Fifty years ago this week the O'Keefe Centre (now the Sony Centre) opened in Toronto - it was the performing arts venue the city had lacked and needed for many years. Though the wonderful Royal Alexandra Theatre (I grew up in the nose-bleed inducing second balcony) was used for touring shows it couldn't house some of the bigger attractions. As I mentioned not so long ago in those days the Metropolitan Opera, The Royal Ballet, The Bolshoi Ballet and even Maria Callas appeared in a makeshift theatre set up in a hockey arena. Finally we had a "theatre" where the big names and the big shows could shine.
The opening production was the world premiere of Lerner and Loewe's Camelot with Julie Andrews, Richard Burton, Robert Goulet, Robert Coote and Roddy McDowell. It was one of the most eagerly awaited events of the North American theatre season. The first night lasted over 4 hours though by the time I caught a matinée two weeks later it had been cut down to 3 1/2 hours - as one critic said almost as long as a Wagner opera but not half as funny.
The rest of the year was chock-a-block with theatrical delights - My Fair Lady (just to prove that Lerner and Loewe knew what they were doing), Marlene Dietrich, Judy Garland, The Metropolitan Opera, The New York City Ballet, The Royal Ballet and the list went on. I saw most of them: matinées because I was 13 at the time and the hour long ride back home - two street cars and a bus - was not considered a good idea at eleven o'clock at night. Though I was allowed to go to the first performance the Met gave at the new Centre wearing a white dinner jacket my mother had made for me and given the money to take a "gasp" taxi home.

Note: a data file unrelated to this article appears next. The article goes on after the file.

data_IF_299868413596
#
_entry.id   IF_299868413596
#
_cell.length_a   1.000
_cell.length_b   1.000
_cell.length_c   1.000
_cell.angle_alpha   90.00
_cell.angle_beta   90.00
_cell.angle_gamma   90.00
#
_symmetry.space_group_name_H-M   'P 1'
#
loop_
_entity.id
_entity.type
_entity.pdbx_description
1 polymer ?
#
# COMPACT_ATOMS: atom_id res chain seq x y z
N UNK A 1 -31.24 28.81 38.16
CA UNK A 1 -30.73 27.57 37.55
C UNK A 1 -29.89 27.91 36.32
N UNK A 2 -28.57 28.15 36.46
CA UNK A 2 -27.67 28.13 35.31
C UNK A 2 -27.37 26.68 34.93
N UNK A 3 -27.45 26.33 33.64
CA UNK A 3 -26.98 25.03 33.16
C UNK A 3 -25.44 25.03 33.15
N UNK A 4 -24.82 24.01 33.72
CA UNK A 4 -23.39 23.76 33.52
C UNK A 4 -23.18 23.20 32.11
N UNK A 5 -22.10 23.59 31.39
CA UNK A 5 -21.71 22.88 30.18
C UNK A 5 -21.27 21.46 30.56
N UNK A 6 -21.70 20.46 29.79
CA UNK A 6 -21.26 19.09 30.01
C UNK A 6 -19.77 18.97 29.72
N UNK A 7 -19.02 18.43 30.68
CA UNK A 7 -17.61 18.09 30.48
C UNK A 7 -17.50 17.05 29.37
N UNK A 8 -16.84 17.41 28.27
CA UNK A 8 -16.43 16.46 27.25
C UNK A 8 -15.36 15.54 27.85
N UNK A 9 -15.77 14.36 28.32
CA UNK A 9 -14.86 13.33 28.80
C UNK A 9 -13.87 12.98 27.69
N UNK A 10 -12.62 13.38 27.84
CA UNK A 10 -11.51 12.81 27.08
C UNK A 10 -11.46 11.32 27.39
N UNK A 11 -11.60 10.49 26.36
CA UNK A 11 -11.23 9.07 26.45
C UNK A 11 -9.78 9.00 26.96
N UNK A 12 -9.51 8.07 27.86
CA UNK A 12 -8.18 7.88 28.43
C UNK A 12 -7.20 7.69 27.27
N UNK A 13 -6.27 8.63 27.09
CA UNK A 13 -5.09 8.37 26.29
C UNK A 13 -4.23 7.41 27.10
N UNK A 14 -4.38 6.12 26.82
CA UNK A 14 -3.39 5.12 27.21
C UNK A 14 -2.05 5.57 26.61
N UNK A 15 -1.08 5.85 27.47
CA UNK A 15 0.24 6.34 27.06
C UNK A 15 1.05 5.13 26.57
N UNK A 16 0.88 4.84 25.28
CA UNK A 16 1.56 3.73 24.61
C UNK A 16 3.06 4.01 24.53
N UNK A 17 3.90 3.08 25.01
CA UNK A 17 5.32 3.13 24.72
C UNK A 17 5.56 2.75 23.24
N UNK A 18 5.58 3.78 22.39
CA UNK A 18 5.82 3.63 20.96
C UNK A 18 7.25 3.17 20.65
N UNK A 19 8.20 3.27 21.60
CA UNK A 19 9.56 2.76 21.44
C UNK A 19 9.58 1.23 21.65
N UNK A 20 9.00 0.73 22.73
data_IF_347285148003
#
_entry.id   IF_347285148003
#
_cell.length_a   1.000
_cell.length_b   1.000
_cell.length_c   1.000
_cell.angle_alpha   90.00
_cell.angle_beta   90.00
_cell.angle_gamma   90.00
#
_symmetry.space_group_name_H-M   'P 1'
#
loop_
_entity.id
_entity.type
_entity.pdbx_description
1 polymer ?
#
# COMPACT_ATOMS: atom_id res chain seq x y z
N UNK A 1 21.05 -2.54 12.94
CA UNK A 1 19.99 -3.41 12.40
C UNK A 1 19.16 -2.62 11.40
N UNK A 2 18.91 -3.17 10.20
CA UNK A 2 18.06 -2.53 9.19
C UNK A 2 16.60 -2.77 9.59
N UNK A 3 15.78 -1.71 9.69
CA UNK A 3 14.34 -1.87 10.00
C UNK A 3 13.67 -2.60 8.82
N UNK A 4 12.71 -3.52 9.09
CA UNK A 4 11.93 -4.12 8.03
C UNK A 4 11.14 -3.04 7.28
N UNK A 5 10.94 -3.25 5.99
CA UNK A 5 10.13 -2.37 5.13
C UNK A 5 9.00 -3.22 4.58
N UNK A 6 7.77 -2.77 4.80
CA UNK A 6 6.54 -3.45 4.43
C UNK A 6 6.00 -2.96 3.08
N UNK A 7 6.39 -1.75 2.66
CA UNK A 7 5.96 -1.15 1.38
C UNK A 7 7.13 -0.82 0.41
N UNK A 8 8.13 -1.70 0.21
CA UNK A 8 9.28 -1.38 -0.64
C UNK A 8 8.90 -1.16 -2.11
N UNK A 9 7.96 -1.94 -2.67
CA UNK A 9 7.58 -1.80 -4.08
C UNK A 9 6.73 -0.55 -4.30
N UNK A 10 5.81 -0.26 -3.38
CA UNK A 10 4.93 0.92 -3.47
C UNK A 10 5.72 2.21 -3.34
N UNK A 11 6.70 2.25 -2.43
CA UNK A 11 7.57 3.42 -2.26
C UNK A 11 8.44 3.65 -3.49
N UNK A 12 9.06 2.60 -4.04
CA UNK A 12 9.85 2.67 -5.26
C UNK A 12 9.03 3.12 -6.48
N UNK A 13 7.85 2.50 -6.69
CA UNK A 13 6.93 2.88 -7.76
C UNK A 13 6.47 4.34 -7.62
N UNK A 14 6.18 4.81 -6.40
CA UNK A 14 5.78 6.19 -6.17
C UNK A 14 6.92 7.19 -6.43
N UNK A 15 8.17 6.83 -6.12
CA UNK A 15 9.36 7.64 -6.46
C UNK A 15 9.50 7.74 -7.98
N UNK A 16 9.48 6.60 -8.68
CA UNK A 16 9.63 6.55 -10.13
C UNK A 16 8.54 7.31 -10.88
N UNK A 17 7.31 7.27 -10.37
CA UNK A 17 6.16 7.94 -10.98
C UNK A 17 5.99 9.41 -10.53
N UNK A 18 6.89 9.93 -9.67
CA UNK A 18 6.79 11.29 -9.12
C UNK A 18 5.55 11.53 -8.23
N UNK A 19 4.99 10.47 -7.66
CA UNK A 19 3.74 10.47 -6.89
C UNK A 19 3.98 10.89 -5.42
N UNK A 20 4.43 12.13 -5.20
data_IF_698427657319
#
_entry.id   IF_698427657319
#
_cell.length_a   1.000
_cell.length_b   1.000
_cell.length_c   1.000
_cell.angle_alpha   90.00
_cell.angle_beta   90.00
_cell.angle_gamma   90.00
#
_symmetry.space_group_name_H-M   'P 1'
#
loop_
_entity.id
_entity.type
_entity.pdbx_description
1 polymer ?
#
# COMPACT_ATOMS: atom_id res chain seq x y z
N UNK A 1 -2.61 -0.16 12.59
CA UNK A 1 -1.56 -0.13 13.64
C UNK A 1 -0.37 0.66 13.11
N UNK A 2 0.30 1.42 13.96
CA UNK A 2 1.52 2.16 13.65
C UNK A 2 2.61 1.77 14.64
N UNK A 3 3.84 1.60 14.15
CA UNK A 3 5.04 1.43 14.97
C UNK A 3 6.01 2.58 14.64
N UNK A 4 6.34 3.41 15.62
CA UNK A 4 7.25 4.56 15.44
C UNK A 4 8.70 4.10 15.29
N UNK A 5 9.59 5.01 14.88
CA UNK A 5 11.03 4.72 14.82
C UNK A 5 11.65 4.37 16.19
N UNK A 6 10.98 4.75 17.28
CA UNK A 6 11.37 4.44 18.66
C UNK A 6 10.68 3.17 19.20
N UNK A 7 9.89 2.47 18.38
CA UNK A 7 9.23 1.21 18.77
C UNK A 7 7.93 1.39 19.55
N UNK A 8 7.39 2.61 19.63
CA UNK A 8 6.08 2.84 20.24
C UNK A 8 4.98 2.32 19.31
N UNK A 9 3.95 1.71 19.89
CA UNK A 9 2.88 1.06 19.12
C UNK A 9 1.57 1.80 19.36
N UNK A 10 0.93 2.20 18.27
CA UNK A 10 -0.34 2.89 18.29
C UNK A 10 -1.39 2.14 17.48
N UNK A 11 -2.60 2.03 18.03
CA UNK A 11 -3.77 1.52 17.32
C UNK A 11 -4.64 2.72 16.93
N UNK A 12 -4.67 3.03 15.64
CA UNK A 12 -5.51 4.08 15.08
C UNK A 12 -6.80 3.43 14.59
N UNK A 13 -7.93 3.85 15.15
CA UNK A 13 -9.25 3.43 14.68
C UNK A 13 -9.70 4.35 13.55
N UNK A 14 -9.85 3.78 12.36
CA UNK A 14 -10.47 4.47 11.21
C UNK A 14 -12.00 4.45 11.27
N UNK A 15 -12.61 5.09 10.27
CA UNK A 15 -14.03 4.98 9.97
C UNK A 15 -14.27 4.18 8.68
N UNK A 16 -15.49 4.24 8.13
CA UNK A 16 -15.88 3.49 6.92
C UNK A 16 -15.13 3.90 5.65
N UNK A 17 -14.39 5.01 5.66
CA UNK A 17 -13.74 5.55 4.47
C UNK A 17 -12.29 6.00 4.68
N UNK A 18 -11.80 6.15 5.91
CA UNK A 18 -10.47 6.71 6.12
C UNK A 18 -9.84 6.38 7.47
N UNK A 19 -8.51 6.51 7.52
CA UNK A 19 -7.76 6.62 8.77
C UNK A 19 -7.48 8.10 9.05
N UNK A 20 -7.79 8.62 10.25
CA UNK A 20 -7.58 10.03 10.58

And a less starry summer season was arranged with amongst other things Stars of the Paris Opera Ballet and Carol Channing in a revue called Showgirl. This was Carol Channing's pre-Dolly days. She had come out of revue theatre and gone on to fame in Wonderful Town (replacing Rosalind Russell) and then as Lorelei Lee in Gentlemen Prefer Blondes. In those days she was known for her uncanny timing, the siren call (in both senses) of her vocals and her ability to do some very funny impersonations. To this day I recall her Brigitte Bardot as Lady Macbeth in the Sleepwalking Scene - I only wish it were available on video.
One of the classic numbers she did in that particular revue and performed off and on for the rest of her career was the sad story of a silent cinema star: the great but forgotten Cecilia Sisson.
Sadly much of Channing's talent seemed to have gotten lost over the years under a layer of camp and mannerisms to the point where she almost became a parody of herself that often bordered on impersonation. Interestingly she has returned to the stage at 85 with an act that reveals her uncanny ability as an impersonator which featured so prominently in Showgirl. I tried to embed her Marlene Dietrich however it has been disabled - you might just want to click on the Carol caricature at the right and it will take you to one of the slyest take-off's I've ever seen on the eternally youthful Frau Sieber.
05 ottobre - San Placido monaco